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Why Can’t They Name Attack Helicopters After Hippies?
With the Redskins under attack, a Boston Review editor wants weapons systems renamed.

Army AH-64 Apache gunship (Sergeant Alun Thomas)

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First they came for the Redskins. Now, following up on charges that the name of Washington’s football team is racist, offended activists are calling on the United States military to rechristen the military vehicles — including the Apache and Black Hawk helicopters — that are now named for American Indians.

At the Washington Post, Simon Waxman, managing editor of Boston Review, has an Onion-worthy op-ed outlining the case.

Why do we name our battles and weapons after people we have vanquished? For the same reason the Washington team is the Redskins and my hometown Red Sox go to Cleveland to play the Indians and to Atlanta to play the Braves: because the myth of the worthy native adversary is more palatable than the reality — the conquered tribes of this land were not rivals but victims, cheated and impossibly outgunned. . . .  It is worse than denial; it is propaganda. . . .  In whatever measure it is tribute to the dead, it is in greater measure a boost to our national sense of superiority.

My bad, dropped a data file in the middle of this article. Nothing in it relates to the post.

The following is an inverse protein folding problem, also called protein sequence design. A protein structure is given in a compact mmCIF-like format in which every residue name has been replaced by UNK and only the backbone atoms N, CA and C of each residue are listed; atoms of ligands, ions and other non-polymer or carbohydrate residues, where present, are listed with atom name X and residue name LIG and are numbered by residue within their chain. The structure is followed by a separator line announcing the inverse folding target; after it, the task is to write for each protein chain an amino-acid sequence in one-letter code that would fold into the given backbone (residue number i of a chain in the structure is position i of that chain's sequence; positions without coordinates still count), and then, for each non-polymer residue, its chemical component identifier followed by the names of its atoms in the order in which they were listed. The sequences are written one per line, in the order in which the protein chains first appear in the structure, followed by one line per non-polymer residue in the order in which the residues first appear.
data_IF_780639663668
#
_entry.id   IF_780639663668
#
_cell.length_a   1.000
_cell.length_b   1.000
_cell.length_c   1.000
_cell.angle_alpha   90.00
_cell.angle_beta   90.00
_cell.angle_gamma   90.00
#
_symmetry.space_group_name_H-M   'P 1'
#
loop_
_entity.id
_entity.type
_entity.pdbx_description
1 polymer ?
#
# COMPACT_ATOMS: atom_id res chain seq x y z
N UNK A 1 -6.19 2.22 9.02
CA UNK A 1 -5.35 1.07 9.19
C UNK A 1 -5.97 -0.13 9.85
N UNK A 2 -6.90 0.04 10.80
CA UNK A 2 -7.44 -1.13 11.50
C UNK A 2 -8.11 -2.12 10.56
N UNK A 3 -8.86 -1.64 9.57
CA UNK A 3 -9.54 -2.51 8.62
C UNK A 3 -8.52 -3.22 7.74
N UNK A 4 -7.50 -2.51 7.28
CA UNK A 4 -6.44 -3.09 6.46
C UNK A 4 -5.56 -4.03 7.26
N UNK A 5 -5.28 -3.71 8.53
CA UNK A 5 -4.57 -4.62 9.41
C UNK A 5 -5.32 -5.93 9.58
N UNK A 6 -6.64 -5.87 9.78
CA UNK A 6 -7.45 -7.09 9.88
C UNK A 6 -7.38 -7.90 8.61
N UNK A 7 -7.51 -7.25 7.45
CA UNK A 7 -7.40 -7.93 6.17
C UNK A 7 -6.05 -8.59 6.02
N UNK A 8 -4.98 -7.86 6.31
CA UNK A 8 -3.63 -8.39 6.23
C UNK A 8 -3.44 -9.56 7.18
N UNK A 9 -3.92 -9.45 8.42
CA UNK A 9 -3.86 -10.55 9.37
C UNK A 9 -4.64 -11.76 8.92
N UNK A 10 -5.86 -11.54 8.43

Waxman evidently has more of an inclination for psychoanalysis than for scholarship. While helicopter names may suggest a worthy former adversary, these names exist with that adversary’s blessing. The military helicopter was envisioned by General Hamilton Howze, first director of Army aviation, as “a fast, mobile, stealthy machine on the field of battle using terrain and vegetation to an advantage similar to the Warrior Tribes,” says Bob Mitchell, curator of the U.S. Army Aviation Museum. But unlike “redskin,” which is sometimes considered a racial slur, “Apache,” “Comanche,” and other designations are official names for tribes that are not “dead” at all but still around today. According to the U.S. Census Bureau, the population of Americans Indians and Alaska Natives grew by 27 percent between 2000 and 2010, nearly triple the rate of U.S. population growth overall.

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Army Regulation 70-28, dated April 4, 1969, made the tradition of conferring tribal names on military choppers official policy, and names are selected from a list provided by the Bureau of Indian Affairs. In 2012, American Indian leaders came out to ritually bless two new LUH-72 Lakota helicopters. These and other easy-to-locate facts can be found in U.S. Army aviator Major Crispin Burke’s “Everyone Relax — The Army’s Native American Helicopter Names Are Not Racist.”